Economic and financial environment

    Israel boasts a strong anti-money laundering and combating the financing of terrorism framework, underpinned by effective mechanisms for identifying, investigating and disrupting money laundering. Thus, Israel is resilient to money laundering and the financing of terrorism. Notably, the country is not on any money laundering blacklists, but is subjected to financial sanctions by the Arab League, out of solidarity with the Palestinian people. Despite the good progress made in anti-money laundering, more efforts are needed, especially in NGO supervision and the prevention of the use of non-profit organizations for terrorist financing. Similar to its anti-money laundering and combating the financing of terrorism framework, Israel’s economic regulatory capacity is strong enough to ensure businesses operate free of criminal interference. With that said, however, there are certain sectors that have deep ties to organized crime, including gambling, entertainment (nightclubs) and the diamond trade.

    Civil society and social protection

    The Israeli government has a fairly robust framework in place to provide support to victims of modern slavery, and authorities maintain efforts to protect trafficking victims. Along with shelter, legal assistance, medical and psychosocial support, the government either grants victims of human trafficking a year-long unrestricted work visa or provides documents that frees those who do not wish to stay in Israel of criminal responsibility and prosecution for migration violations. Israel also has a witness protection programme that grants protection to witnesses prior to, during and after trials, and provides for relocation of witnesses and their families. In terms of prevention, the Israeli government has mechanisms in place that focus on human trafficking and drug use in particular. Along with a five-year prevention plan to raise awareness of human trafficking introduced in 2019, a very detailed programme for the prevention of drug use is also in place. Notably, there are protections for whistle-blowers as well as psychological and legal aid at their disposal. NGOs play a key role in responding to organized crime in Israel, particularly with respect to human trafficking. For instance, it was due to the lobbying efforts of NGOs that the Knesset amended Israeli penal law to prohibit sex trafficking in 2000. Israeli media generally enjoy a great deal of freedom, but journalists are often subjected to hostility, verbal attacks by government officials. A degree of self-censorhip is prevalent in Israel and violence against journalists, particularly Palestinian journalists, does take place.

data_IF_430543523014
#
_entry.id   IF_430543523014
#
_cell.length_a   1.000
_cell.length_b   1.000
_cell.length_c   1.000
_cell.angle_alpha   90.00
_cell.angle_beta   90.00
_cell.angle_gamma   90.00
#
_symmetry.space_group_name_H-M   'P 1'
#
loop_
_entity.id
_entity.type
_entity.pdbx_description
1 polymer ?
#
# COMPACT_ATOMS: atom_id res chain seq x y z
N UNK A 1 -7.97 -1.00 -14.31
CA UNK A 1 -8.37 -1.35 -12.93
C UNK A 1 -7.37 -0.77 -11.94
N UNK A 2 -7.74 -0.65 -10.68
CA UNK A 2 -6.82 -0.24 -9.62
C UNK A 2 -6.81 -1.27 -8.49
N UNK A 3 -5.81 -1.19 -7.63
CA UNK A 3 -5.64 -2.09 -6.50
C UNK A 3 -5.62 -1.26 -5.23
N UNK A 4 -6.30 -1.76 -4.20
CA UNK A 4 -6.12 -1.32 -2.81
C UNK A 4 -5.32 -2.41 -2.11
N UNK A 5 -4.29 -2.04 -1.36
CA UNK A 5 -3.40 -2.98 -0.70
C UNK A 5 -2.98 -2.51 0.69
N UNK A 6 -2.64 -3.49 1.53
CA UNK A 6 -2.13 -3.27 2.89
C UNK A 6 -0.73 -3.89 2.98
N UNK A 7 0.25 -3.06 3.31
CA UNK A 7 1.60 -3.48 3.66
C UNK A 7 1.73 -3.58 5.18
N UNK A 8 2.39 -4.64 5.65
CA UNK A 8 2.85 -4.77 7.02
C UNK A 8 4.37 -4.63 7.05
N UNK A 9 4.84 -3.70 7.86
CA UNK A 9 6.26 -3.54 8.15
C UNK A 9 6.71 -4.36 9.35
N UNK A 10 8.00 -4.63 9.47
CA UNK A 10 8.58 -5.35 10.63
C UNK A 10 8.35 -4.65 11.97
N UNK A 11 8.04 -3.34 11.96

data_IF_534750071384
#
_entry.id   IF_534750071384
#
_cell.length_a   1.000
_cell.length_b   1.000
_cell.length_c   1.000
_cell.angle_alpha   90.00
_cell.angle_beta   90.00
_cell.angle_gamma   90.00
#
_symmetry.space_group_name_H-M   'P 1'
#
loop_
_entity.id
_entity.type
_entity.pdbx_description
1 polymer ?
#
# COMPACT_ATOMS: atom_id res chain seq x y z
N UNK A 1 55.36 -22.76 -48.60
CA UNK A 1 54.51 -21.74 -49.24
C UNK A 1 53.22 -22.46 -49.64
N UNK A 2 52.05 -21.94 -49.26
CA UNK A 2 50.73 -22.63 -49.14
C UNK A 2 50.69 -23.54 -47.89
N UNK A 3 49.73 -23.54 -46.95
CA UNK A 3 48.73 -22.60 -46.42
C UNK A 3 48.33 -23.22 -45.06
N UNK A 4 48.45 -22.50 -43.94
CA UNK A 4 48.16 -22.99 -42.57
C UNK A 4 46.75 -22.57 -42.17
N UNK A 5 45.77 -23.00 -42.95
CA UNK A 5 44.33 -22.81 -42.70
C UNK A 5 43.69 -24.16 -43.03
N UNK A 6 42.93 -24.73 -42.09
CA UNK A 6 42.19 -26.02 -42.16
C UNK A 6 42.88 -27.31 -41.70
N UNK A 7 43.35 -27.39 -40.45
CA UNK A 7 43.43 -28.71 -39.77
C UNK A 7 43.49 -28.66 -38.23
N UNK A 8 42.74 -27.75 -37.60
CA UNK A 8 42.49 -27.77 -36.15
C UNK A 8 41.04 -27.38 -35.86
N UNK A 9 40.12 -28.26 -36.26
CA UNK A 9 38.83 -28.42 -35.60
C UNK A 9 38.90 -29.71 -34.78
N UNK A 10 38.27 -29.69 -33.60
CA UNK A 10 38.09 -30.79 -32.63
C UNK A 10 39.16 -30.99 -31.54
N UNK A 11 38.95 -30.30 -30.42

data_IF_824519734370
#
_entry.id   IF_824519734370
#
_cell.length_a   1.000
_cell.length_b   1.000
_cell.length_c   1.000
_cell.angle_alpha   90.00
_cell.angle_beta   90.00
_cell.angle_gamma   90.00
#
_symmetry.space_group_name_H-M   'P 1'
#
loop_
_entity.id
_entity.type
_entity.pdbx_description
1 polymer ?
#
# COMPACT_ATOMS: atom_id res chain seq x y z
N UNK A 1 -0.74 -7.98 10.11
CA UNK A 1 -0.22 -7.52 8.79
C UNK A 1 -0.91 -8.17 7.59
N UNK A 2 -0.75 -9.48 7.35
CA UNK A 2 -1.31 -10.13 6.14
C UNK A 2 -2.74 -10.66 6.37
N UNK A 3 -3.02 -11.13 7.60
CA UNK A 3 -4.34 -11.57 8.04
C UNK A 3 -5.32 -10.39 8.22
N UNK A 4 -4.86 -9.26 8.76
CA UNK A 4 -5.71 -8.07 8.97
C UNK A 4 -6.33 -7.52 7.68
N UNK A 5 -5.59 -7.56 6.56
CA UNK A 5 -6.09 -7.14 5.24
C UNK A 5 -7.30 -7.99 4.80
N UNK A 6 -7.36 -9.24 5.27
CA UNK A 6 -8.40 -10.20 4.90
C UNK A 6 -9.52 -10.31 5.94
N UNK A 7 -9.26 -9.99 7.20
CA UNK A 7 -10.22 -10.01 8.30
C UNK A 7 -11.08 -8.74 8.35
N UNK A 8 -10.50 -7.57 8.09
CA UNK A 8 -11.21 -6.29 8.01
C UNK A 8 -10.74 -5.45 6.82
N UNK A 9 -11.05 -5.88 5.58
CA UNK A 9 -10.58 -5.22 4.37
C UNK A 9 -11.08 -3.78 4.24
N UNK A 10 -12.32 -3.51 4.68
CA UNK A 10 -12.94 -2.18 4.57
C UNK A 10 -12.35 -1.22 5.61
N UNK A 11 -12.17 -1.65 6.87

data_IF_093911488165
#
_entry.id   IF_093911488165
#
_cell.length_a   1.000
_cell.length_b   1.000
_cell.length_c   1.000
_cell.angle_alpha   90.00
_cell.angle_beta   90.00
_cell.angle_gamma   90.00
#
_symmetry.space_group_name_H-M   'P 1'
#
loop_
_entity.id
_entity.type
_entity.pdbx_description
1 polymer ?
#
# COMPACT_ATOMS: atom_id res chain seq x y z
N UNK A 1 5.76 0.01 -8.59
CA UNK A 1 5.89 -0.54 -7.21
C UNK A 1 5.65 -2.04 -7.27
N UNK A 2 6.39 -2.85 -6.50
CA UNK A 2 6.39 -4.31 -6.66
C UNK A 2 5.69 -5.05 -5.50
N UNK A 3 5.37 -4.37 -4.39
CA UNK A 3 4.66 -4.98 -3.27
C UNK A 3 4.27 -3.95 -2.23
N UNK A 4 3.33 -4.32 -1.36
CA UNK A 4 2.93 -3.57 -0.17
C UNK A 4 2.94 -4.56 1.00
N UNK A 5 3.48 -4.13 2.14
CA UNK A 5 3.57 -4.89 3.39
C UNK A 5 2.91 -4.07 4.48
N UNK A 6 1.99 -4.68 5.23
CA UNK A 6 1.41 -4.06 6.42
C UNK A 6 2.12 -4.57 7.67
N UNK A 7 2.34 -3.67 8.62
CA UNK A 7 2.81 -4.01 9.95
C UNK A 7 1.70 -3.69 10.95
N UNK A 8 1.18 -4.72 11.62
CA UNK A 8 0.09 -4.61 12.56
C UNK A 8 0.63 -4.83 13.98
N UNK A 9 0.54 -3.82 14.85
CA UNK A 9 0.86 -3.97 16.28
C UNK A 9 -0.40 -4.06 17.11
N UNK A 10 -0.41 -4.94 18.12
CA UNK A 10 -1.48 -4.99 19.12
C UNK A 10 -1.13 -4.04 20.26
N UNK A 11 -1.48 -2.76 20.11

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    The criminal markets score is represented by the pyramid base size and the criminal actors score is represented by the pyramid height, on a scale ranging from 1 to 10. The resilience score is represented by the panel height, which can be identified by the side of the panel.

    This report was funded in part by a grant from the United States Department of State.

    ENACT is funded by the European Union and implemented by the Institute for Security Studies and INTERPOL, in affiliation with the Global Initiative Against Transnational Organized Crime.

    The opinions, findings and conclusions stated herein are those of the Global Initiative Against Transnational Organized Crime and do not necessarily reflect those of the United States Department of State.